Even though Ms Sacco had a mere 200 followers, the tweet went viral even while she was flying. Her tweet was universally condemned as racist, resulting in the hashtag #HasJustineLandedYet trending worldwide. Unsurprisingly, Ms Sacco lost her job, her former employer apologised profusely and several AIDS charities received donations from appalled twitterati.
7. You post too often (or too seldom)
How often should you post to your social networks? That depends on (a) your networks; and (b) your followers.
If you’re posting to Twitter, for example, and reaching out to a business audience, then posting (variations on the same information) at three-hour intervals during the business day is acceptable — very few will see more than one post, given the transient nature of Twitter.
On the other hand, posting to a consumer audience via Facebook should be less frequent, because posts are likely to linger more there. Take a look at your Facebook page Insights data (via your Page Manager dashboard) and view “When Your Fans Are Online” (under “Posts”).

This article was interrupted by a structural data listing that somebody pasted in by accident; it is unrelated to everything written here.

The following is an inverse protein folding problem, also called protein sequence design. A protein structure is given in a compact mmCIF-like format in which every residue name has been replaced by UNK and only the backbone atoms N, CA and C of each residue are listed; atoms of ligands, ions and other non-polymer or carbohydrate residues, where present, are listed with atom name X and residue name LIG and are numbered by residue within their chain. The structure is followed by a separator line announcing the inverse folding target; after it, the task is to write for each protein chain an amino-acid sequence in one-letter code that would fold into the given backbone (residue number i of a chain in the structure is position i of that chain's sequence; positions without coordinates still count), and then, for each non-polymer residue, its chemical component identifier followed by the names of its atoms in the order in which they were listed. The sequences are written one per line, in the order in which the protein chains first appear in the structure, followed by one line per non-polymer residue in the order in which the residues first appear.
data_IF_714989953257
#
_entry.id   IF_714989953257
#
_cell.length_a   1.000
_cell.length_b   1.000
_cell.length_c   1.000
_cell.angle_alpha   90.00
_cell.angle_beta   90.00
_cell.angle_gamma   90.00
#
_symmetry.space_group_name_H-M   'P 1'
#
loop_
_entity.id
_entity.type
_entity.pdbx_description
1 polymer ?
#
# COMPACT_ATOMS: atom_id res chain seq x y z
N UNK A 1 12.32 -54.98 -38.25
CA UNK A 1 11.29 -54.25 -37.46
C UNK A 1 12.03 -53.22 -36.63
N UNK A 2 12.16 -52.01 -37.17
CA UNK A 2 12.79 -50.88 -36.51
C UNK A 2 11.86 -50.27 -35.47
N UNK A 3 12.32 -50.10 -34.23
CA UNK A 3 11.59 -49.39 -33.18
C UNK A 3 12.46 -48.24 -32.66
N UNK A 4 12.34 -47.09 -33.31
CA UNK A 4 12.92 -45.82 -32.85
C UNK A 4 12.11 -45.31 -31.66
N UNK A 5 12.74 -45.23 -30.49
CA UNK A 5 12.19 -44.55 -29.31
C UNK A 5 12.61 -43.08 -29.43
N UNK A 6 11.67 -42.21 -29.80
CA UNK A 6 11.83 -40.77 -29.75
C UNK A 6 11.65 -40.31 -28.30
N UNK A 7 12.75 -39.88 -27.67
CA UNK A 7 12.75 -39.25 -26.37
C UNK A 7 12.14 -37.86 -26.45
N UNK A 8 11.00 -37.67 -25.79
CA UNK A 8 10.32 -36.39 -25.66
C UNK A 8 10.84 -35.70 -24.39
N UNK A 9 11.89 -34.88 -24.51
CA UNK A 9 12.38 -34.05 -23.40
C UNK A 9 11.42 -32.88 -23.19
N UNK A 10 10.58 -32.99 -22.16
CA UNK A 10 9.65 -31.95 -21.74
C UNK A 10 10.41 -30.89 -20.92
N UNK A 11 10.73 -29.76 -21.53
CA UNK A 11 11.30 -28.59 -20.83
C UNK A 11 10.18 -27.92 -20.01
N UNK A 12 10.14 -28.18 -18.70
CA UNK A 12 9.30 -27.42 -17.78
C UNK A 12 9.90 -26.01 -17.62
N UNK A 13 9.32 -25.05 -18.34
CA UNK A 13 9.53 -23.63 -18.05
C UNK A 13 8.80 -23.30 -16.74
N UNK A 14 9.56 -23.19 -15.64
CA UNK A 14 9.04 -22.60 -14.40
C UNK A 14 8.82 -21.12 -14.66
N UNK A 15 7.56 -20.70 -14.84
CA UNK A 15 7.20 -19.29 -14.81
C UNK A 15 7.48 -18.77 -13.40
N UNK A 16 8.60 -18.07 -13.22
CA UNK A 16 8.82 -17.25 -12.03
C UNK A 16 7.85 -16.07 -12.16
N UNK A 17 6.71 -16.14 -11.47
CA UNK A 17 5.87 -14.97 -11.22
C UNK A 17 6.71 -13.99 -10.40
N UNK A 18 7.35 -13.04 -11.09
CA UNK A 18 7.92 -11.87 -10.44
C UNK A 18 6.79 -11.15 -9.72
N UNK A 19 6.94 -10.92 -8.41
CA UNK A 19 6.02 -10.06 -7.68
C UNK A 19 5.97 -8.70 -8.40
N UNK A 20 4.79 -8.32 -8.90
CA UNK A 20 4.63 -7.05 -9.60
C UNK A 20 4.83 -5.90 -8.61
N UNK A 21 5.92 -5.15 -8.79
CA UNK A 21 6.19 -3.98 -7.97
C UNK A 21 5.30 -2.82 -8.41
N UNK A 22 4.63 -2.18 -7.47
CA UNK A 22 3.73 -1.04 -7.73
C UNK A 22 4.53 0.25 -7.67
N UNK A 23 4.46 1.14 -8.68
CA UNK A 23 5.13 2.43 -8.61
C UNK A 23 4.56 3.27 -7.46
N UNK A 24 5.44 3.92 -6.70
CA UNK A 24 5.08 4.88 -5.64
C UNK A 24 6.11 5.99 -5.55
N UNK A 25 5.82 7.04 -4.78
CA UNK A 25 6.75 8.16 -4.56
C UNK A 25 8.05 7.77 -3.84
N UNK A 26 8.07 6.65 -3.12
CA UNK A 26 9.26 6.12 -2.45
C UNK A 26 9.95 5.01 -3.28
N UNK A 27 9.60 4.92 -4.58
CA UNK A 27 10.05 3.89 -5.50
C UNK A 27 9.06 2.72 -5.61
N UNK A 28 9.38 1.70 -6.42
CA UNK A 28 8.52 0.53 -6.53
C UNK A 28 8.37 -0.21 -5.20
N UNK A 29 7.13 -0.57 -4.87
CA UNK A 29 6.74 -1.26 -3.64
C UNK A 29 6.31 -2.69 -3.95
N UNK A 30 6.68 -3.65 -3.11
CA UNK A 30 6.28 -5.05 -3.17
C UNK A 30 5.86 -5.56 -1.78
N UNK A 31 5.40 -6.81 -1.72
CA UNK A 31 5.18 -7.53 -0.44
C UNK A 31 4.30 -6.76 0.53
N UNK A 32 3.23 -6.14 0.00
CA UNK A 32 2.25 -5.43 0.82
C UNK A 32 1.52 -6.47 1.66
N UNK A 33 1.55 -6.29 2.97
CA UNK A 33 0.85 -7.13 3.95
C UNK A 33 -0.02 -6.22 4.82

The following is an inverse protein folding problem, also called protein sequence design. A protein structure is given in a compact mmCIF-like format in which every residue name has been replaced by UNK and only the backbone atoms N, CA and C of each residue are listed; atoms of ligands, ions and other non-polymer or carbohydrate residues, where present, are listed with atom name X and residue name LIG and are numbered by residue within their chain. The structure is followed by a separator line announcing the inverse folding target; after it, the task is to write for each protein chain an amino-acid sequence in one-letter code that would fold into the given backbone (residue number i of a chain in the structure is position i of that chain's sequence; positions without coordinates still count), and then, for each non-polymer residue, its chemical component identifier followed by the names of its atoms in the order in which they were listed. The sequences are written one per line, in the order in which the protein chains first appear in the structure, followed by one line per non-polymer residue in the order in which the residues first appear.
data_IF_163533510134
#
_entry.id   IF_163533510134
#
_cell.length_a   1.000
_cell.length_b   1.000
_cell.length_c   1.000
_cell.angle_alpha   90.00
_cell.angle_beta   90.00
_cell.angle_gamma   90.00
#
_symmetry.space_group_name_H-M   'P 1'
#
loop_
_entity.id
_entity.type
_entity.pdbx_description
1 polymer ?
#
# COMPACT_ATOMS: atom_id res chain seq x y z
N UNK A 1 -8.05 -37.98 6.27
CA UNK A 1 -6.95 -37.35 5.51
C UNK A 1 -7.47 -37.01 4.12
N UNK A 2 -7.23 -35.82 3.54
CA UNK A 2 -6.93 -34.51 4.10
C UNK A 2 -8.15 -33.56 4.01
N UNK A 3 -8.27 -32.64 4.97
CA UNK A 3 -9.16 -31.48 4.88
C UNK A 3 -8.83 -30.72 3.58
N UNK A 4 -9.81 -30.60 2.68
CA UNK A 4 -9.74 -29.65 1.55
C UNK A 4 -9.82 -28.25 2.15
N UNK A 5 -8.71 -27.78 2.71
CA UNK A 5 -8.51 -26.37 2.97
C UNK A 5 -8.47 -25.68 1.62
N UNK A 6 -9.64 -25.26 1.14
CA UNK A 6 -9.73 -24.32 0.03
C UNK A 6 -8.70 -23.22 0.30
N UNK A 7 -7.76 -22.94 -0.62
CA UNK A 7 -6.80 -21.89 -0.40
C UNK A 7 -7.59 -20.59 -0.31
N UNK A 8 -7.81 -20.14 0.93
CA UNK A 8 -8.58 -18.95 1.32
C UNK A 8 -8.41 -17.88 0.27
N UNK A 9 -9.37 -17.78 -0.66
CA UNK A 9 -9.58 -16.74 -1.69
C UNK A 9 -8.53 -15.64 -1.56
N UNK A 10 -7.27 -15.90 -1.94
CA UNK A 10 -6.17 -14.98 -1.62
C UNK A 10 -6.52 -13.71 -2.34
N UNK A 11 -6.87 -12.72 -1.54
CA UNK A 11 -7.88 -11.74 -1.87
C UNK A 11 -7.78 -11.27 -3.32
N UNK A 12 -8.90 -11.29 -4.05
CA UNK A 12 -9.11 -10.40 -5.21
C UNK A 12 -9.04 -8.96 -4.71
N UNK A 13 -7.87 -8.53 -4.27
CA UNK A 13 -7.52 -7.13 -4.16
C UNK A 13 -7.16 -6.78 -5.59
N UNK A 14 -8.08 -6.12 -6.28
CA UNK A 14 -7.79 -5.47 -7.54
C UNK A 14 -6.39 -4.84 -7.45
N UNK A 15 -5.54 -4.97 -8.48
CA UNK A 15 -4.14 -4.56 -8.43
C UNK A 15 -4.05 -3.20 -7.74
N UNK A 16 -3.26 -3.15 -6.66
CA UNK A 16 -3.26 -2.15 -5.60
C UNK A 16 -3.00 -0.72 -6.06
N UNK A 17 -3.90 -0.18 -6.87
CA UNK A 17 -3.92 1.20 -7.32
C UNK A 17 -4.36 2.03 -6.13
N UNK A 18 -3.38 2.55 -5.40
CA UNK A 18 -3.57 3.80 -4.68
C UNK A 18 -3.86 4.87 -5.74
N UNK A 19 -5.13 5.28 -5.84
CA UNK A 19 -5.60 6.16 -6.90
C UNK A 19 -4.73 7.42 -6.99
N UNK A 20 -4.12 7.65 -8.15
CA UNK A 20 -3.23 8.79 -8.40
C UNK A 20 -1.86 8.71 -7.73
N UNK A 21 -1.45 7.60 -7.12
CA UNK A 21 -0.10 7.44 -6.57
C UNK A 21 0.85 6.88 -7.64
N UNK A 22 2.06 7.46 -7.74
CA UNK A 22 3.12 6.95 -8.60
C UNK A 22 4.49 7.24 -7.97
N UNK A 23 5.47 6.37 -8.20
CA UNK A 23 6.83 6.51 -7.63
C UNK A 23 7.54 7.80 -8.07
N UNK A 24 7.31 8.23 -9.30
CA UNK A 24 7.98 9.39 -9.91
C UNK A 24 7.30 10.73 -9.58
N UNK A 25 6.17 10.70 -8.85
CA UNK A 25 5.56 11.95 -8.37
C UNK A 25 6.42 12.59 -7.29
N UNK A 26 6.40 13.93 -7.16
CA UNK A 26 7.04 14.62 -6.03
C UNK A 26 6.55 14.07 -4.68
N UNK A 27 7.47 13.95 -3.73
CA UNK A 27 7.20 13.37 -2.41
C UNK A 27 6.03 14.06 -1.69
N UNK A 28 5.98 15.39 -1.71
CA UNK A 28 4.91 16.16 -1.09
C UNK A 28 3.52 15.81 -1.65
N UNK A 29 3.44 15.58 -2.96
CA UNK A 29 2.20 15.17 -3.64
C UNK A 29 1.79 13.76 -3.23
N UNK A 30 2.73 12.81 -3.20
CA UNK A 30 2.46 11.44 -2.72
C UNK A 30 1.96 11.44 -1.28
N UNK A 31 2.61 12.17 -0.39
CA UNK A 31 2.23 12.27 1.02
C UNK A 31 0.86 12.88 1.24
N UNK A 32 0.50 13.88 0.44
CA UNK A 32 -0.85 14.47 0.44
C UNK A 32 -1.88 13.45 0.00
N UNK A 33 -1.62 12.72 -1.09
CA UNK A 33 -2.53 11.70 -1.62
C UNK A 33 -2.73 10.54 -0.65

Post perhaps twice a day, at times that coincide with most of your fans being online.
Once you realise you need Social Media Training
We would be remiss if we didn’t point you to our range of social media courses: overview here.
If you want a comprehensive overview of Social Media Marketing, its principles and its practices, start here
If you want a rundown of the latest developments, check out our Advanced Social Media Marketing course here
If you want to market your business on Facebook but don’t know how, our Complete Facebook Marketing course is the place to start
If you’re already active on Facebook but think you could be doing it better, our Facebook Accelerator course could be the one for you
If you operate in the B2B space, we strongly recommend you learnHow To Use LinkedIn Effectively